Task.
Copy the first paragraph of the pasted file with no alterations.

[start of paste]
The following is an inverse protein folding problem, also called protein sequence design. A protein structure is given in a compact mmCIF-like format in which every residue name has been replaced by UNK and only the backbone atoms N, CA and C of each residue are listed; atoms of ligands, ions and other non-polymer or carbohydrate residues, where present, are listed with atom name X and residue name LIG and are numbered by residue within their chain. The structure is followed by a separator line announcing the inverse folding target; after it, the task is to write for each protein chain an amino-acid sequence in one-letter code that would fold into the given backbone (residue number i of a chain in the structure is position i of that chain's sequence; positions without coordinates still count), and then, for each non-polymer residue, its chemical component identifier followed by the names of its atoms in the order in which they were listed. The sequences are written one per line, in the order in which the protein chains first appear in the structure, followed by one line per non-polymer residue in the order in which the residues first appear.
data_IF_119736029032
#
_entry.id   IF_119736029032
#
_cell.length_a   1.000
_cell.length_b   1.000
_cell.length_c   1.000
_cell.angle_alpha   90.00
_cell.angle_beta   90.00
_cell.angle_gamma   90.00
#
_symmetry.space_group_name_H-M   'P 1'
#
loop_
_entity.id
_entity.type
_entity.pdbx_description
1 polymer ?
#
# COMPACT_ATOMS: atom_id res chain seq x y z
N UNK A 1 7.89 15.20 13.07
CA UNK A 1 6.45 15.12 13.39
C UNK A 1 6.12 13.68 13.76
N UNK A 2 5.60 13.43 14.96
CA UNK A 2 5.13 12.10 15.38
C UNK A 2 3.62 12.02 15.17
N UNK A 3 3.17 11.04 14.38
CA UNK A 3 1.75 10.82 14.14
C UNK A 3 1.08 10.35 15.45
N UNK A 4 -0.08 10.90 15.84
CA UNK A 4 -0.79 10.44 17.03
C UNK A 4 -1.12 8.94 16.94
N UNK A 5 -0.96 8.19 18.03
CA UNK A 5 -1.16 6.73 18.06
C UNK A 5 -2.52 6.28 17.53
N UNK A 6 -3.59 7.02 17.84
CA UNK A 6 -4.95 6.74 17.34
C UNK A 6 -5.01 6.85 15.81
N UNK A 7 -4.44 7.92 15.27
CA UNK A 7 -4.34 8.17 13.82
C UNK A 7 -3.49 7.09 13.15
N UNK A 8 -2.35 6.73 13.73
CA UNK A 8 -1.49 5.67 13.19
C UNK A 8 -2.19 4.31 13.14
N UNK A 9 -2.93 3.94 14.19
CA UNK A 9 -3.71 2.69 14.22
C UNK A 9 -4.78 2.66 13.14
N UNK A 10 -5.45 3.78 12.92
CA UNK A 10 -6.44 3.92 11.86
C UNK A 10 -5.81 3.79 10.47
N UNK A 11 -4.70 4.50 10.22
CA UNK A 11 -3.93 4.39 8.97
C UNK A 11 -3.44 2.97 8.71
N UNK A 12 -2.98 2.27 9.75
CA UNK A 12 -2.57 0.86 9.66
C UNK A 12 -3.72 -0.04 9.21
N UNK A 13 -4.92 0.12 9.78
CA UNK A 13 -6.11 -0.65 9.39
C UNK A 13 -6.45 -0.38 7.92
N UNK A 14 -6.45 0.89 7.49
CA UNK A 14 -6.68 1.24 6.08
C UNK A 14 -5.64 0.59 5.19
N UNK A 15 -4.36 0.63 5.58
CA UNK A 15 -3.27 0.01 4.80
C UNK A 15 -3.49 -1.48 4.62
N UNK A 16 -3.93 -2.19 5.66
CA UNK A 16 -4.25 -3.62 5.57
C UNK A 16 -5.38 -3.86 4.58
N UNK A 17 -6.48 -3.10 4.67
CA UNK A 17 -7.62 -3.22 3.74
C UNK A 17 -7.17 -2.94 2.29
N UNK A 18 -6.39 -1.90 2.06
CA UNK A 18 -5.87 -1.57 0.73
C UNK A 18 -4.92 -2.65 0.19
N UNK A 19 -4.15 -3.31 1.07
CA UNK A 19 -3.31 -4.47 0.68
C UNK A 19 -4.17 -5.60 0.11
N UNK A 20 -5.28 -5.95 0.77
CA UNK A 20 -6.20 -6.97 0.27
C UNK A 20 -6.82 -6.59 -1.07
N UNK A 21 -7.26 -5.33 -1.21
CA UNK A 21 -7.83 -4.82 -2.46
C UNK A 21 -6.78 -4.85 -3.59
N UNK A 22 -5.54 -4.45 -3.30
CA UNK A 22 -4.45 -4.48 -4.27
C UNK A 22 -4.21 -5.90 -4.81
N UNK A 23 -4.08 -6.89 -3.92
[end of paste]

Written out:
The following is an inverse protein folding problem, also called protein sequence design. A protein structure is given in a compact mmCIF-like format in which every residue name has been replaced by UNK and only the backbone atoms N, CA and C of each residue are listed; atoms of ligands, ions and other non-polymer or carbohydrate residues, where present, are listed with atom name X and residue name LIG and are numbered by residue within their chain. The structure is followed by a separator line announcing the inverse folding target; after it, the task is to write for each protein chain an amino-acid sequence in one-letter code that would fold into the given backbone (residue number i of a chain in the structure is position i of that chain's sequence; positions without coordinates still count), and then, for each non-polymer residue, its chemical component identifier followed by the names of its atoms in the order in which they were listed. The sequences are written one per line, in the order in which the protein chains first appear in the structure, followed by one line per non-polymer residue in the order in which the residues first appear.